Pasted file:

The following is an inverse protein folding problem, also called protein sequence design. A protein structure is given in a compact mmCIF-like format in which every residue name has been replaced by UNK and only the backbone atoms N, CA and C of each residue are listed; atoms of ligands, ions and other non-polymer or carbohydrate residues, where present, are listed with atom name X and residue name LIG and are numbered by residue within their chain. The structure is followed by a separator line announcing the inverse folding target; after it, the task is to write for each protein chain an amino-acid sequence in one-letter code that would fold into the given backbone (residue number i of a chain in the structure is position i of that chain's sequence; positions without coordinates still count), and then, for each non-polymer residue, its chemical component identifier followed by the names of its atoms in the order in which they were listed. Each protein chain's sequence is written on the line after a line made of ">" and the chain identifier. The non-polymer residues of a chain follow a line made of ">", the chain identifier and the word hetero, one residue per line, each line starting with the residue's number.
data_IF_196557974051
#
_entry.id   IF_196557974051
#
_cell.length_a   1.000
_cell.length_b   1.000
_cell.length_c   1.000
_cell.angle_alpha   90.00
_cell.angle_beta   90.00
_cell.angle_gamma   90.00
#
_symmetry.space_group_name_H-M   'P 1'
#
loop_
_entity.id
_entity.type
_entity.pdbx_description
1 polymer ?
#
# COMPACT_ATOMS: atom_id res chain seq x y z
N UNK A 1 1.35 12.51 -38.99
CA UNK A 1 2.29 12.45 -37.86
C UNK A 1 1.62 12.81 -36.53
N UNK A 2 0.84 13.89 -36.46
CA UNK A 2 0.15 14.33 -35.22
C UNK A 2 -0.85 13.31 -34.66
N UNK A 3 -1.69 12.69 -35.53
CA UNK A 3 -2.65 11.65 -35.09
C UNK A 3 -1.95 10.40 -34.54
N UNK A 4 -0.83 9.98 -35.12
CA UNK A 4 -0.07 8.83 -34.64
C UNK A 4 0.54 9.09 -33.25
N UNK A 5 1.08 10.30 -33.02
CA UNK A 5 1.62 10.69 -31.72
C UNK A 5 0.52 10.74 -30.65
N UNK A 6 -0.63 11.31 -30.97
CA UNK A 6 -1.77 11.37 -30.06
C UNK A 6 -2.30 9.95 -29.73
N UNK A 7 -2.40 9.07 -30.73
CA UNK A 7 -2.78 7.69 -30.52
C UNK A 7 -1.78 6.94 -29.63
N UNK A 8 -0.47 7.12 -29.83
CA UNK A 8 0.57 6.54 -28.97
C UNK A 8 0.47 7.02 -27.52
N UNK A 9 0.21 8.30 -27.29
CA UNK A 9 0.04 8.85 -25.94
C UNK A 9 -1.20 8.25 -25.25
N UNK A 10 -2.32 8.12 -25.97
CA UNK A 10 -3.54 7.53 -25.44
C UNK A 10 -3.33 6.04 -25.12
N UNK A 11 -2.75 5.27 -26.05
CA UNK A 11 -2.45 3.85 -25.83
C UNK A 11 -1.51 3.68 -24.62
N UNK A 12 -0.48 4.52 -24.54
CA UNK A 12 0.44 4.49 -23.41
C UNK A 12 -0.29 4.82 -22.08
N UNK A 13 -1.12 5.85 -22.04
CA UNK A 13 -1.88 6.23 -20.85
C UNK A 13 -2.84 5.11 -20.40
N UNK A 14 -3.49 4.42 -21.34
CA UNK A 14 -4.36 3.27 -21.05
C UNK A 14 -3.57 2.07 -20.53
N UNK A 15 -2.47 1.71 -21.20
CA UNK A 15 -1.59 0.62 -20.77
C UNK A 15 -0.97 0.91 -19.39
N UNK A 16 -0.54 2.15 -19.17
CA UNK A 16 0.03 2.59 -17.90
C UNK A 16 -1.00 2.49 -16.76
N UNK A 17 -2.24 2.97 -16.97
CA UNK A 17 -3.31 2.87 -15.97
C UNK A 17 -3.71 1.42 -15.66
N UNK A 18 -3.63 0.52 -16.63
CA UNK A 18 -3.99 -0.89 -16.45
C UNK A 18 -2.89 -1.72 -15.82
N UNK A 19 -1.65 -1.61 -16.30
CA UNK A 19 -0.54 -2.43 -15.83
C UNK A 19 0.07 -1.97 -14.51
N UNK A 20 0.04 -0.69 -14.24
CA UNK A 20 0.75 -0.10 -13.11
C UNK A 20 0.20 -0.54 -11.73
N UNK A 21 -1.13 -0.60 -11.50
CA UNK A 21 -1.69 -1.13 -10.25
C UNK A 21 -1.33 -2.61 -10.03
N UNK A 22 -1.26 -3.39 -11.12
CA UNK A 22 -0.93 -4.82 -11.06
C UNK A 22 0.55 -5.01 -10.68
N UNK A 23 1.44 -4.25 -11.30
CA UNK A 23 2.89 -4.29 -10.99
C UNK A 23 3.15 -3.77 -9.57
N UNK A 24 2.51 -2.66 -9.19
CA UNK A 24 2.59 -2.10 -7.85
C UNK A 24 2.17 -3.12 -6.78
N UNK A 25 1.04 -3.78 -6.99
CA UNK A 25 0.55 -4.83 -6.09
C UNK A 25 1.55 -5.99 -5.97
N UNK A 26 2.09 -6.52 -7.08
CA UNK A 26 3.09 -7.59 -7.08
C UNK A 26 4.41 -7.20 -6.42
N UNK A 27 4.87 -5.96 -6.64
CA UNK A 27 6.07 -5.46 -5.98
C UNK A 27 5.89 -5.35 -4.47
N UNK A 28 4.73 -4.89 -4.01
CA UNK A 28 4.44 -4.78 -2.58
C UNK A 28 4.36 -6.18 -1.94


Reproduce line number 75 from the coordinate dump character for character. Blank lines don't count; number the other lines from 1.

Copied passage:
C UNK A 18 -2.89 -1.72 -15.82